I’ve heard it said (particularly when speaking about parenting) that your children will not learn as much from what you say as they will from how you live. Dr. Howard Taylor, the son of Hudson Taylor, expresses this in writing about his dad in his missionary journeys through China.
“It was not for Mr. Taylor in his changeful life, to make time for prayer and Bible study, but he knew that it was vital. Well do the writers remember traveling with him month after month in northern China, by cart and wheelbarrow, with the poorest of inns at night. Often with only one large room for coolies and travelers alike, they would screen off a corner for their father and another for themselves, with curtains of some sort; and then after sleep at last had brought a measure of quiet they would hear a match struck and seek the flicker of candlelight which told that Mr. Taylor, however weary, was pouring over the little Bible in two volumes always in hand. From two to four a.m. was the time he usually gave to prayer; the time when he could be most sure of being undisturbed to wait upon God. The flicker of candlelight has meant more to them than all they have read or heard on secret prayer; it meant reality, not preaching but practice” (Hudson Taylor’s Spiritual Secret, p. 234).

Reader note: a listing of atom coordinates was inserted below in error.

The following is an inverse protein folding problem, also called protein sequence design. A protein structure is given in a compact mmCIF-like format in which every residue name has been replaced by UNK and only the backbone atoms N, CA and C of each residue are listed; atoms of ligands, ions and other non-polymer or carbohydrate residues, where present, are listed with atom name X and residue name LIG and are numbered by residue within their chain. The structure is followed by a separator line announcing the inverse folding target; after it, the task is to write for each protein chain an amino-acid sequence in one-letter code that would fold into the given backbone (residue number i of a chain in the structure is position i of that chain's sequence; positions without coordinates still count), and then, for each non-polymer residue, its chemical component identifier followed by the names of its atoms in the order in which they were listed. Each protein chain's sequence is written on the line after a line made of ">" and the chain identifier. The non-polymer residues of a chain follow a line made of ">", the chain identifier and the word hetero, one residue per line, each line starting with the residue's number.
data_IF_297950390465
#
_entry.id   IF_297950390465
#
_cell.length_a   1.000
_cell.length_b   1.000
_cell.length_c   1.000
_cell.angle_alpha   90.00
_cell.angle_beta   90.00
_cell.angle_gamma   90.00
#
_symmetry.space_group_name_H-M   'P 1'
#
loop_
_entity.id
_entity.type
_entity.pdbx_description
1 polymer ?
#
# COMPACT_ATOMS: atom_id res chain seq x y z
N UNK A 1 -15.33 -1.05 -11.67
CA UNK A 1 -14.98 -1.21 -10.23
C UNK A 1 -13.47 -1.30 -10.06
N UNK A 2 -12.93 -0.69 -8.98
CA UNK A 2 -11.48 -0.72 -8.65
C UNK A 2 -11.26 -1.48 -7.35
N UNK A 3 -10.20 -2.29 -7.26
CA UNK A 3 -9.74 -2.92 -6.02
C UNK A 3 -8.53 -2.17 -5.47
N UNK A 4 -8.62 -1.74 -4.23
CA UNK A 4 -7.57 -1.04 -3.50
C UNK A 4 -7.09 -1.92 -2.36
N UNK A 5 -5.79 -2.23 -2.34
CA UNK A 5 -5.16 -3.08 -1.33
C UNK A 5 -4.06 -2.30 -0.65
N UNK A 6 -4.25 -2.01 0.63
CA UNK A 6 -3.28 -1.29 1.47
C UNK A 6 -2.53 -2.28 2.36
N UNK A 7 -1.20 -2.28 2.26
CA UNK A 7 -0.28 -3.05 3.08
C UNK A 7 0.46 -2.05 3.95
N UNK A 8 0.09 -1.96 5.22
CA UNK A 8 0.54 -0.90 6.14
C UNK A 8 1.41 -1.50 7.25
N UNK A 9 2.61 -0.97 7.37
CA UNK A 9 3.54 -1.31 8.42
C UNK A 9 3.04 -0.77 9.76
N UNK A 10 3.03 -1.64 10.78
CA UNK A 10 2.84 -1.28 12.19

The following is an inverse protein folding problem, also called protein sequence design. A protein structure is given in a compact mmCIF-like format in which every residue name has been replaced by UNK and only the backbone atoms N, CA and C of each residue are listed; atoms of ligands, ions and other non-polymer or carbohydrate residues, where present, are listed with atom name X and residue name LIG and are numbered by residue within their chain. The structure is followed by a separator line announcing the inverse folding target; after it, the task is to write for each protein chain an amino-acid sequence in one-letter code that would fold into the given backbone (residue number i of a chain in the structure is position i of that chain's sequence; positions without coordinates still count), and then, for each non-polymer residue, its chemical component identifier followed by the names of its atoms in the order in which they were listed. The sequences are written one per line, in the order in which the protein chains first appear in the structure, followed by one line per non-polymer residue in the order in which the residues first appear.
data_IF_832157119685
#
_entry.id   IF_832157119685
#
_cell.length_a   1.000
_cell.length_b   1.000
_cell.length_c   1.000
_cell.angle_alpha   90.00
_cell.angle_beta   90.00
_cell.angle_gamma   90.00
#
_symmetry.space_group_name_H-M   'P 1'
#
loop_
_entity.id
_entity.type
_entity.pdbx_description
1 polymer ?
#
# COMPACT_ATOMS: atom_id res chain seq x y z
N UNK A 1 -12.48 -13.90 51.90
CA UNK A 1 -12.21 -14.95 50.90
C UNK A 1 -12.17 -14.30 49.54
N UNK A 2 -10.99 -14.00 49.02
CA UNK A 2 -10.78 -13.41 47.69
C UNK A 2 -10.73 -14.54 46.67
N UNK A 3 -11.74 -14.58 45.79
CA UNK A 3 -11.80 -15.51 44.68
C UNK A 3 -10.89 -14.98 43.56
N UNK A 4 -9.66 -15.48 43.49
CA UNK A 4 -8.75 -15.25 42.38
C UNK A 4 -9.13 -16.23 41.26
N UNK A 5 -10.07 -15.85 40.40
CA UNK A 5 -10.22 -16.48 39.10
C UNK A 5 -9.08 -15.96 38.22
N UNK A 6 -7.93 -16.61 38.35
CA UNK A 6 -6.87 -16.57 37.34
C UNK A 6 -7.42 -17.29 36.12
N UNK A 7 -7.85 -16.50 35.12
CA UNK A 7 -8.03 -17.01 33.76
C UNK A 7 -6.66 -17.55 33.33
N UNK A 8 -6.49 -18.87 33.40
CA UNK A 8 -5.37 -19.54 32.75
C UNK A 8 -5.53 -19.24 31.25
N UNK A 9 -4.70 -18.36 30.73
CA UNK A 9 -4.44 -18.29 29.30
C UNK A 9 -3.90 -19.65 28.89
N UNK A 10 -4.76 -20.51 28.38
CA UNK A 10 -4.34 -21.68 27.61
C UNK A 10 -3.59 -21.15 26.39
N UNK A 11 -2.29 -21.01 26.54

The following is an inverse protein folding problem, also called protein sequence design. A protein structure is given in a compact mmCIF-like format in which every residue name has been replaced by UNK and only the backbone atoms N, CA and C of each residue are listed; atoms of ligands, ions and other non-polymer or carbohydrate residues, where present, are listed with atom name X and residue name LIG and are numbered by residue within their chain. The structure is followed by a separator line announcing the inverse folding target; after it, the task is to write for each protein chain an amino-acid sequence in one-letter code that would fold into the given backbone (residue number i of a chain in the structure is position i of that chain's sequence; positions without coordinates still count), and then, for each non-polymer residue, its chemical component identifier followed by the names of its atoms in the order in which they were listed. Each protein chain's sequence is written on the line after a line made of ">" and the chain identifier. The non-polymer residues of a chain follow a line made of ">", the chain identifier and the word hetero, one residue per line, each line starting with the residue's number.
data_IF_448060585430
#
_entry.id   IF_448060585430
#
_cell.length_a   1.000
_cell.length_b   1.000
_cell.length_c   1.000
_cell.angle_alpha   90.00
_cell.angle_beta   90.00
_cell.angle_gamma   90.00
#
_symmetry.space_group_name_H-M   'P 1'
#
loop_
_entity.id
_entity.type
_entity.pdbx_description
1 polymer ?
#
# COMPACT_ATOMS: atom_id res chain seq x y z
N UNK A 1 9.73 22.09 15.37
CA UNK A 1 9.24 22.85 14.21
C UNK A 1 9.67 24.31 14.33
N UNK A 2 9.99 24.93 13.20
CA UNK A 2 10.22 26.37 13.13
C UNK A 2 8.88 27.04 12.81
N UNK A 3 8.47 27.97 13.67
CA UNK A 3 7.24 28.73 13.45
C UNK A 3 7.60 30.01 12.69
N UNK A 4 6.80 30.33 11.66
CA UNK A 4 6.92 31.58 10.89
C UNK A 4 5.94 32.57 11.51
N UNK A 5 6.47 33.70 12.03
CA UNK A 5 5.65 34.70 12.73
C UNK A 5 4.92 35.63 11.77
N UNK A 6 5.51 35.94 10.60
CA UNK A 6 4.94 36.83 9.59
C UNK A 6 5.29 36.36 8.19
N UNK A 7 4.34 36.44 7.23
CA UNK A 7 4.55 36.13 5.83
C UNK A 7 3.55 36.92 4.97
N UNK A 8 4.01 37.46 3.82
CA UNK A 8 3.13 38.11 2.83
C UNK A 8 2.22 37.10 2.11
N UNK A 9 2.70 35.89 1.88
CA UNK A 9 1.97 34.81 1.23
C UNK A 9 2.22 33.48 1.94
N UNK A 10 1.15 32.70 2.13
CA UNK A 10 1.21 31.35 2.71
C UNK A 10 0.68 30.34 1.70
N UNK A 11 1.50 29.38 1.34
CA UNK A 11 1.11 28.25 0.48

Now, I’m not saying that you have to be up at 2 a.m. to show an example to your children, but our children know who we are and what we believe by watching us. Our children will see the truth of what we speak by how we live. As we live out the gospel before our children and speak of the gospel with our children, they will understand the gospel. Oh, how glorious is the responsibility and privilege of parenting!
[written by Mike Seaver]